January 1981 Gainesville, Florida


INFLUENCE OF LEVEL OF FEEDING ON THE DIGESTIBILITY
OF HAY AND HAY-GRAIN DIETS BY HORSES1

E. A. Ott2


High levels of feed intake have been shown to reduce the efficiency of
digestion in other species, but no information is available on the effect
of intake level on digestion in the horse. Most digestion studies with the
horse are conducted using restricted levels of intake to ensure uniform daily
consumption over the course of the investigation. This procedure may influence
digestion efficiency by the animal resulting in erronous values when applied
to situations where the feed intake is considerably higher. This study was
designed to compare digestion efficiency of two types of diets fed at two
levels of intake.

Experimental

Four Thoroughbred and Quarter Horse type geldings averaging 495 kg were
used in a 4 x 4 latin square experiment testing four diets. The diets formed
a 22 factorial comparing availability of grain (yes or no) and intake level
(low or high). The diets tested were as follows:

Diet I Coastal bermudagrass hay 1.5% BW3/day
Diet 2 Coastal bermudagrass hay 2.5% BW3/day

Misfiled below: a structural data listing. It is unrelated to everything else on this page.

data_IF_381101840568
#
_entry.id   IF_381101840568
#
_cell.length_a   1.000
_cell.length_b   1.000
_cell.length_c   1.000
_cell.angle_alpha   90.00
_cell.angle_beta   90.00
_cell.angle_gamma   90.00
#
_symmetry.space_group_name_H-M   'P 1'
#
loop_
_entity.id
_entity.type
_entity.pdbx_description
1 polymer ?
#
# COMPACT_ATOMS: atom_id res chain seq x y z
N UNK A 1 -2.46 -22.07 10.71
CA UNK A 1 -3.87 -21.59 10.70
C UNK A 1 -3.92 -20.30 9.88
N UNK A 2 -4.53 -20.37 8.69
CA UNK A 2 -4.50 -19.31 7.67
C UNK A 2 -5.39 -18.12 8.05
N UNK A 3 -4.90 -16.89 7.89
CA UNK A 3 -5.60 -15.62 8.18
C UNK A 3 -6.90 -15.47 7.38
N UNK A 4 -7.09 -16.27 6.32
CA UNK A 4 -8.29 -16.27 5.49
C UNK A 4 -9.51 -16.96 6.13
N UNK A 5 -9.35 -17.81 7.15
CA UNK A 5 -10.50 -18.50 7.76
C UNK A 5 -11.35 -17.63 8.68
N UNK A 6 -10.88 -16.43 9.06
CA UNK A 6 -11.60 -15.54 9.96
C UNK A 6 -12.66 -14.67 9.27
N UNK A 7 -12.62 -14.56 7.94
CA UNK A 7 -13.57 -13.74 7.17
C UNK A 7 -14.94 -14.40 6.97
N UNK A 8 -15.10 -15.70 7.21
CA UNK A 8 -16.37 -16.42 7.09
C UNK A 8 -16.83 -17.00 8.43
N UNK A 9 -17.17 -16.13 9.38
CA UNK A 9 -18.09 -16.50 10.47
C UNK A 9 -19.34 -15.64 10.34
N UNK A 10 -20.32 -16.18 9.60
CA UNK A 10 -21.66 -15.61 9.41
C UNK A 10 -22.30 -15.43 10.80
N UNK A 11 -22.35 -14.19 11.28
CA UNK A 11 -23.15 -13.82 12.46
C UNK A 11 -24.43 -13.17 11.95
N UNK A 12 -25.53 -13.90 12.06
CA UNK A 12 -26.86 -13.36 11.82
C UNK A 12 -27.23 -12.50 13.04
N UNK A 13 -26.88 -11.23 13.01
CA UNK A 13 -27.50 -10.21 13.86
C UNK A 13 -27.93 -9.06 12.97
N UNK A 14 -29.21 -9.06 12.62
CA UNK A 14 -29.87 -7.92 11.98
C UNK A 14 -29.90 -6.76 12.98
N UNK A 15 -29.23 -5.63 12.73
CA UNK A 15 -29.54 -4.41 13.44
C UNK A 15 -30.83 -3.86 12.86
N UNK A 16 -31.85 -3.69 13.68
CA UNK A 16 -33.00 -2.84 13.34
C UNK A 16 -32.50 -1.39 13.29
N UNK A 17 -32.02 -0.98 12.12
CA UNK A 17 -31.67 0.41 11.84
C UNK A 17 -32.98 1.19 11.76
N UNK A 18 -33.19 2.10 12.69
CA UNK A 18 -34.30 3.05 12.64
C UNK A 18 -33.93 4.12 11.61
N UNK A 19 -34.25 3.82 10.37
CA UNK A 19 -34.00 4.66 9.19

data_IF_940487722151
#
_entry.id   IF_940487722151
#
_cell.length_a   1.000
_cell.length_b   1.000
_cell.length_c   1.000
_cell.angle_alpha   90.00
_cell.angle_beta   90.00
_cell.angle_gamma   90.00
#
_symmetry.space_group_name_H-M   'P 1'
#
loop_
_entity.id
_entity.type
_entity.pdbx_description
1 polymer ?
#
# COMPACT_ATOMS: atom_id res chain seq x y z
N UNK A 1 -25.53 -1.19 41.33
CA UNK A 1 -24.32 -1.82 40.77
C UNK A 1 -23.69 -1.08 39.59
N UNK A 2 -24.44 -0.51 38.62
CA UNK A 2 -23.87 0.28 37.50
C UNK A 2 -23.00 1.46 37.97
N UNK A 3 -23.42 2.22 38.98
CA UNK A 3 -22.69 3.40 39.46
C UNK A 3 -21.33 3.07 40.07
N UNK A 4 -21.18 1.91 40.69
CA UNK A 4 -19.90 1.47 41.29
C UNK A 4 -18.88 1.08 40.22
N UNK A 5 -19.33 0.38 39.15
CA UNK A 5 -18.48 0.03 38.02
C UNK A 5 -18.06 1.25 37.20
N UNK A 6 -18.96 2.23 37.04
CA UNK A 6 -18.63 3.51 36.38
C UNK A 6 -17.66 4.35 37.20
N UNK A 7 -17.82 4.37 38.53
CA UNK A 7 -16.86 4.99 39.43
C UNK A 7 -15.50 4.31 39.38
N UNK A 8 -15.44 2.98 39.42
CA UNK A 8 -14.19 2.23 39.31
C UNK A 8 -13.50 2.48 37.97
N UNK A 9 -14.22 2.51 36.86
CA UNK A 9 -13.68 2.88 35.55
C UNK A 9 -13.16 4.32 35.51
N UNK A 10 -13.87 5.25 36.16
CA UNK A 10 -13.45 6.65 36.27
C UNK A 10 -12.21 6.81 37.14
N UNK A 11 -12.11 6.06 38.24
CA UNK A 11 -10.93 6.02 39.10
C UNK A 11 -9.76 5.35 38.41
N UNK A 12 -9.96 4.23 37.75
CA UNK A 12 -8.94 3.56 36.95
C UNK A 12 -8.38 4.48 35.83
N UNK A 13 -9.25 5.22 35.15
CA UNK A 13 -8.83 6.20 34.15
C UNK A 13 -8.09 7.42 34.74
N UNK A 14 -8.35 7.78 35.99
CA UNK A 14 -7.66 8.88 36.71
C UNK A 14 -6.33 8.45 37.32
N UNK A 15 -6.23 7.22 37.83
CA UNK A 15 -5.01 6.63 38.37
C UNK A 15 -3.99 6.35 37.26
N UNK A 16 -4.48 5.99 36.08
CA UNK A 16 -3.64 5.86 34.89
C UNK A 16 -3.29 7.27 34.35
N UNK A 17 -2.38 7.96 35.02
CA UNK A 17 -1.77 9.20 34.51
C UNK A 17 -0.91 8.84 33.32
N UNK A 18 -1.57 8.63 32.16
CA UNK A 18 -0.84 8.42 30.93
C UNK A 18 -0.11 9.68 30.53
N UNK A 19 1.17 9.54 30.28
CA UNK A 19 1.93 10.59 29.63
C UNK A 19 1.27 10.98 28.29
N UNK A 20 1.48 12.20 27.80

Diet 3 Coastal bermudagrass hay 0.75% BW3/day
Cracked corn 0.75% BW3/day
Diet 4 Coastal bermudagrass hay 1.25% BW3/day
Cracked corn 1.25% BW3/day
Free choice salt was available at all times.
The experiment was conducted in 4, 28-day periods each of which included
a 21-day preliminary period and a 7-day collection period. Only the last 5
days of the collection period were used for analyses. During the preliminary
period the horses were housed in individual, open drylot paddocks providing
726 ft2 of space per animal including 186 ft2 of covered area. During the
collection period the horses were confined to individual metabolism stalls.
The horses were removed from the stalls and walked via a mechanical walker
for. two, 30-minute periods each day.

Results and Discussion

Analyses of the Coastal bermudagrass hay and cracked corn are shown in
table 1. The hay was of medium quality and was lower in protein than the
8-10% that is typical of most hay of similar maturity harvested in the area.
The corn was also slightly lower in protein than typical corn samples. All
other values were similar to those previously analyzed.

Average feed intake in kg/100 kg body weight (BW) for the four diets is